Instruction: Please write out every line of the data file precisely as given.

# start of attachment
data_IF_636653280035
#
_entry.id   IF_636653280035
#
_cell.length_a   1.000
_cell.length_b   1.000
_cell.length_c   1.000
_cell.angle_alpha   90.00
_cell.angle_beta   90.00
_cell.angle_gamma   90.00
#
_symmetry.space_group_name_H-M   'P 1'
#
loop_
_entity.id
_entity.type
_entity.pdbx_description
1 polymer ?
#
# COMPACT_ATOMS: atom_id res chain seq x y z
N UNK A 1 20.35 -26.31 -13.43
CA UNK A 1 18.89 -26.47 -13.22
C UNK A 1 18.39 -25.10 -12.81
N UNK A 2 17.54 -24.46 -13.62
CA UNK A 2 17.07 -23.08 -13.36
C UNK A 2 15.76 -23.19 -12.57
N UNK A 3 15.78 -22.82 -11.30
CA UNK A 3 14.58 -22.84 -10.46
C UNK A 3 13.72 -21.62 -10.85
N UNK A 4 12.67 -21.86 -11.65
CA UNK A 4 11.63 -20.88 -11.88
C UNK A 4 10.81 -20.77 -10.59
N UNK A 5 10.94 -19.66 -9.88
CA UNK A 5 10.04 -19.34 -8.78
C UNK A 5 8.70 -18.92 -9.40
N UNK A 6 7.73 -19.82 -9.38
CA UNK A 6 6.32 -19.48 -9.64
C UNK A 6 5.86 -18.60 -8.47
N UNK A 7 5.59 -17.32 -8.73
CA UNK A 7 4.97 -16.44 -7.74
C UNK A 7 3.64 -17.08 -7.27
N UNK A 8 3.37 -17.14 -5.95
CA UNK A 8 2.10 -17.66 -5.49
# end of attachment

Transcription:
data_IF_636653280035
#
_entry.id   IF_636653280035
#
_cell.length_a   1.000
_cell.length_b   1.000
_cell.length_c   1.000
_cell.angle_alpha   90.00
_cell.angle_beta   90.00
_cell.angle_gamma   90.00
#
_symmetry.space_group_name_H-M   'P 1'
#
loop_
_entity.id
_entity.type
_entity.pdbx_description
1 polymer ?
#
# COMPACT_ATOMS: atom_id res chain seq x y z
N UNK A 1 20.35 -26.31 -13.43
CA UNK A 1 18.89 -26.47 -13.22
C UNK A 1 18.39 -25.10 -12.81
N UNK A 2 17.54 -24.46 -13.62
CA UNK A 2 17.07 -23.08 -13.36
C UNK A 2 15.76 -23.19 -12.57
N UNK A 3 15.78 -22.82 -11.30
CA UNK A 3 14.58 -22.84 -10.46
C UNK A 3 13.72 -21.62 -10.85
N UNK A 4 12.67 -21.86 -11.65
CA UNK A 4 11.63 -20.88 -11.88
C UNK A 4 10.81 -20.77 -10.59
N UNK A 5 10.94 -19.66 -9.88
CA UNK A 5 10.04 -19.34 -8.78
C UNK A 5 8.70 -18.92 -9.40
N UNK A 6 7.73 -19.82 -9.38
CA UNK A 6 6.32 -19.48 -9.64
C UNK A 6 5.86 -18.60 -8.47
N UNK A 7 5.59 -17.32 -8.73
CA UNK A 7 4.97 -16.44 -7.74
C UNK A 7 3.64 -17.08 -7.27
N UNK A 8 3.37 -17.14 -5.95
CA UNK A 8 2.10 -17.66 -5.49